There’s actually what I think is a big scoop in this weird David Ignatius column on debates over whether we can target Anwar al-Awlaki. The scoop? The Yemeni government approached the US in October asking for help targeting al-Awlaki.
Last October, the Yemeni government came to the CIA with a request: Could the agency collect intelligence that might help target the network of a U.S.-born al-Qaeda recruiter named Anwar al-Aulaqi?
Now, one aspect of the weirdness of this article is that Ignatius doesn’t state clearly what the Yemeni government wanted.
He later suggests the request was not to “collect intelligence” but rather to capture al-Awlaki. But even in the same breath, he admits that that presumed “capture” might also mean “kill.”
The CIA concluded that it could not assist the Yemenis in locating Aulaqi for a possible capture operation. The primary reason was that the agency lacked specific evidence that he threatened the lives of Americans — which is the threshold for any capture-or-kill operation against a U.S. citizen. The Yemenis also wanted U.S. Special Forces’ help on the ground in pursuing Aulaqi; that, too, was refused.
The rest of Ignatius’ column engages in some hindsight reflection about what a shame it is that CIA and/or JSOC couldn’t help collect intelligence or maybe capture an American citizen or maybe kill him in the process of capturing him back in October, before Nidal Hasan launched his attack at Fort Hood. And to Ignatius’ credit, he ultimately does come down on the side of having actual evidence against Americans before the government can kill them.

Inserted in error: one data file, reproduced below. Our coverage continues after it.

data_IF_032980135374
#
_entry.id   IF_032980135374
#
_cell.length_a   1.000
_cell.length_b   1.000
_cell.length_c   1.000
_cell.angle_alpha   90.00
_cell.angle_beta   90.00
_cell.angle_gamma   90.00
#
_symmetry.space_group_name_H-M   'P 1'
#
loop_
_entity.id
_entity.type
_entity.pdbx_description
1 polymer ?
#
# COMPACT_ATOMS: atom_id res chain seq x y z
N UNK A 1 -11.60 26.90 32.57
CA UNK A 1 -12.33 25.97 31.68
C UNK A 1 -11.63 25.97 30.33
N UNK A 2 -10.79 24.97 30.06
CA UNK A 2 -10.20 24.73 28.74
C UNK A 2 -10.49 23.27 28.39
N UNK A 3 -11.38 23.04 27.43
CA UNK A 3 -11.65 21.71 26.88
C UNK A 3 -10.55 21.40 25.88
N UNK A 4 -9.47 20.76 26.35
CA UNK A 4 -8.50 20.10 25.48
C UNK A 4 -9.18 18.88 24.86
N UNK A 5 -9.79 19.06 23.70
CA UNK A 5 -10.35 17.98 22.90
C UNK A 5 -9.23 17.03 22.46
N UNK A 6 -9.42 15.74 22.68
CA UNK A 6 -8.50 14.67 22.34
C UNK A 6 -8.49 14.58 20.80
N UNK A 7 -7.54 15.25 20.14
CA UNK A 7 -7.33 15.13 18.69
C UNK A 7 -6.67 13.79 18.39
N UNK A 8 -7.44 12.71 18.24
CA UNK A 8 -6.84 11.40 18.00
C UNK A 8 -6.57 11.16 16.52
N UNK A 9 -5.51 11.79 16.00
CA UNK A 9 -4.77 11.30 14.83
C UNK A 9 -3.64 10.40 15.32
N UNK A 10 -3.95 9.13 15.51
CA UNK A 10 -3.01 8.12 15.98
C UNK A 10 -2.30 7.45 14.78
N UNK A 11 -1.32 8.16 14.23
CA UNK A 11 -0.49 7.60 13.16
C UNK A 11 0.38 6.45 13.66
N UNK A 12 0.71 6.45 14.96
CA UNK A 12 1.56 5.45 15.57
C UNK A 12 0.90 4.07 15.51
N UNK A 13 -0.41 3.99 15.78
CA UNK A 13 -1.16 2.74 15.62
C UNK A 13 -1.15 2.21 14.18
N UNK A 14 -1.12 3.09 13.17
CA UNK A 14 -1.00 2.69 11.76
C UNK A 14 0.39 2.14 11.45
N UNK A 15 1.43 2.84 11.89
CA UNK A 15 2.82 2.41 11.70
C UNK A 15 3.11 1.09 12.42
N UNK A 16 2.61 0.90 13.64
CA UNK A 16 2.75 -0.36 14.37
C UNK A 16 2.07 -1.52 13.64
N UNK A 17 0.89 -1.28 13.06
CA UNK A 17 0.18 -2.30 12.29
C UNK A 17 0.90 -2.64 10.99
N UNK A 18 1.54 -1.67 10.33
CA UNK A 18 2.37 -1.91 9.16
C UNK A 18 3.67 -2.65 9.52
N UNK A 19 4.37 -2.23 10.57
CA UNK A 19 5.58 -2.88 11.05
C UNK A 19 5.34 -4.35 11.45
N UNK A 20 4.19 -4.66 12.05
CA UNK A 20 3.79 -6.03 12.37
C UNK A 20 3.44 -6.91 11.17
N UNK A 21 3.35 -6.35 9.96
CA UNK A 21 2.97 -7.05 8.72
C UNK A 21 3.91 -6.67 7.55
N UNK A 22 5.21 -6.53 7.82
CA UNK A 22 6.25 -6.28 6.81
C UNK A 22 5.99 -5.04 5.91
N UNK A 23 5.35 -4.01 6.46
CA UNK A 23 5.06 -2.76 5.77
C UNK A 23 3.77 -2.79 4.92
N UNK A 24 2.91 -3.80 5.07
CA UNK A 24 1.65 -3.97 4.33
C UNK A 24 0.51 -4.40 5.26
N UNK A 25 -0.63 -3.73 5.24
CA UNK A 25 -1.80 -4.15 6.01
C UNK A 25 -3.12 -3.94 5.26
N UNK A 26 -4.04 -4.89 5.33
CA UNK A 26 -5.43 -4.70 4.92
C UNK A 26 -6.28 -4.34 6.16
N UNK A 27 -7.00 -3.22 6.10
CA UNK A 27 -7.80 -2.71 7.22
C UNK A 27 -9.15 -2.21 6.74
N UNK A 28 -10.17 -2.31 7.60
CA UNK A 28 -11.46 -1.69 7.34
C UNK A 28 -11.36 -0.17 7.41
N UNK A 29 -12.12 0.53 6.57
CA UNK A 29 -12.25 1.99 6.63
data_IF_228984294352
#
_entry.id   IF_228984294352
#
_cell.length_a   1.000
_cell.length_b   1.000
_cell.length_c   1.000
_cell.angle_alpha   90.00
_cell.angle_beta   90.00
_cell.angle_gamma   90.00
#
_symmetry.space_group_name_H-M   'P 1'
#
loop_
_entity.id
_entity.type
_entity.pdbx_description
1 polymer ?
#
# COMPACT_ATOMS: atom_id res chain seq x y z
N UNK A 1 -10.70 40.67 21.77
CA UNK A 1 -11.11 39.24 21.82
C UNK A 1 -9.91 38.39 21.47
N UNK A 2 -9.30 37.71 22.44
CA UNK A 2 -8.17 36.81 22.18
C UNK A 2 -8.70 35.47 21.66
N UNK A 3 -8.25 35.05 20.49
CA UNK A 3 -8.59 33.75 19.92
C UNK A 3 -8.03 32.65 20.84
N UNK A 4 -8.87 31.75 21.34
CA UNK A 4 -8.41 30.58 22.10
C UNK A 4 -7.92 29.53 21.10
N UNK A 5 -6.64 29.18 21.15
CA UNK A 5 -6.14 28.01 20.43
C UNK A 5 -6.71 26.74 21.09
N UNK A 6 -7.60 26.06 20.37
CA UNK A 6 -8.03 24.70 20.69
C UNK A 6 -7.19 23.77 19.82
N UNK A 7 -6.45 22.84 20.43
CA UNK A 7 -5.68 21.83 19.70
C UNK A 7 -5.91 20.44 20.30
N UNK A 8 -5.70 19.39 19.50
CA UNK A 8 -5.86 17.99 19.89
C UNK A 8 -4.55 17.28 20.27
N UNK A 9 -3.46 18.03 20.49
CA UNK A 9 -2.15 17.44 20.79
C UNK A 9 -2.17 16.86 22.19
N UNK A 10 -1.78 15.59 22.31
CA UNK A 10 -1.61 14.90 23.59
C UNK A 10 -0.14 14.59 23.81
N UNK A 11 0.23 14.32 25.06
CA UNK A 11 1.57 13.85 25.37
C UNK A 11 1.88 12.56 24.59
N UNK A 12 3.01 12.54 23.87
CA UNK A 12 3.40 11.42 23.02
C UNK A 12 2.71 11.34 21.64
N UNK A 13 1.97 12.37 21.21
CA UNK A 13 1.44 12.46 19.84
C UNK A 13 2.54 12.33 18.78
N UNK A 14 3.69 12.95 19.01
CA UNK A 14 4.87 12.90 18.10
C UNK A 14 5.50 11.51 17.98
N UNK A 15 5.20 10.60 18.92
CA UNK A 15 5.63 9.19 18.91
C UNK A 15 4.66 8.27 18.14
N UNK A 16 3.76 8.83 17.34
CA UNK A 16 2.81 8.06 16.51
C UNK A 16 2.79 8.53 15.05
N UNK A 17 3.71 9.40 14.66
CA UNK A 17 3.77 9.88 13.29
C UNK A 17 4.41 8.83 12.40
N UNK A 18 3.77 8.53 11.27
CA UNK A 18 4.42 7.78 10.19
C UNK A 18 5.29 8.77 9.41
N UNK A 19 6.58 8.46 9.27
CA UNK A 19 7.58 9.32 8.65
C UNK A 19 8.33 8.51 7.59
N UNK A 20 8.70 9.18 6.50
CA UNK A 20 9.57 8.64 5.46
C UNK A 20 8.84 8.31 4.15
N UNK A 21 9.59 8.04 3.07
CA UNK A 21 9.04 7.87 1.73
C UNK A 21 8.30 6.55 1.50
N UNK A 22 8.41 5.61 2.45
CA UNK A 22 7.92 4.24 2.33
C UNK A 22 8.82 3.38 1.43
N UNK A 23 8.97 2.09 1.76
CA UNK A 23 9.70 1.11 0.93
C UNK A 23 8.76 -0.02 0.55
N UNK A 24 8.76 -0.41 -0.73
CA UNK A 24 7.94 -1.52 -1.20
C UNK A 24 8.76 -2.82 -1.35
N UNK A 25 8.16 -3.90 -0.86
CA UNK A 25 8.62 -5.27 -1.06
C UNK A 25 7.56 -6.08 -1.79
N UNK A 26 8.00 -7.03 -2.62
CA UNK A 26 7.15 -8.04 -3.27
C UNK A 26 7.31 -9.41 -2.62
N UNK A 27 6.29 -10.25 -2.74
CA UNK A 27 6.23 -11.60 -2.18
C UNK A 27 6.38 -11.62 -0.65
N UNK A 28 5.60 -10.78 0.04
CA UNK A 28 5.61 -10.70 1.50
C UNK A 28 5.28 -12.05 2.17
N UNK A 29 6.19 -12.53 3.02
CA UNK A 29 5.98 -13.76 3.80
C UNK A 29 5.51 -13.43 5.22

In retrospect, it seems clear that the available information should have triggered closer scrutiny of both Hasan and Aulaqi. We’ll never know whether such action could have deterred Hasan. As for Aulaqi, officials now say he is on the U.S. target list.
Finally, does it make sense to require NSC permission before a potentially lethal operation against a U.S. citizen such as Aulaqi? My answer would be yes. The higher threshold that was in place in 2009 was appropriate then and still is: Use of lethal force always needs careful controls — especially when it involves Americans.
But there are two things Ignatius doesn’t really deal with in this column.
First, we were already “collecting information” from al-Awlaki. We appear to have had legal FISA wiretap on him going back some years. So, particularly given that our government has sold both warranted and bulk wiretapping as the fail safe prevention for terrorism, we really need to know why it is that CIA even entertained an information collection-I mean capture-I mean kill operation against al-Awlaki when, presumably, our existing no-kill information collection hadn’t collected even enough information to indict him.
Furthermore, even while Ignatius reviews al-Awlaki’s history to show how much suspicion the government has had about him, going back a decade, and even while he quotes a “US official” admitting we had nothing on him until November, if then…
A U.S. official familiar with the case responds: “Aulaqi didn’t go operational until November. It wasn’t a case of missed intelligence, not at all. The Yemenis didn’t even think he had assumed an operational role.”
Ignatius doesn’t come out and note that until December, until the rumored but still not officially public testimony from the underwear bomber claiming al-Awlaki was “one of his trainers for this mission” (the claim that al-Awlaki was also involved in training, rather than blessing an attack, may also be new to Ignatius’ column, in which case no wonder Abdulmutallab’s attack was so incompetent, if he had a cleric doing his training).
I applaud Ignatius’ refusal to accept the premise he seems to have been fed, that al-Awlaki should have been targeted back in October when, lacking any operational intelligence against him, the Yemeni government asked us to kill an American citizen.
But at least part of this discussion needs to be about how someone could have allegedly moved from dangerous but protected speech to operational activities without all our close monitoring of him noticing.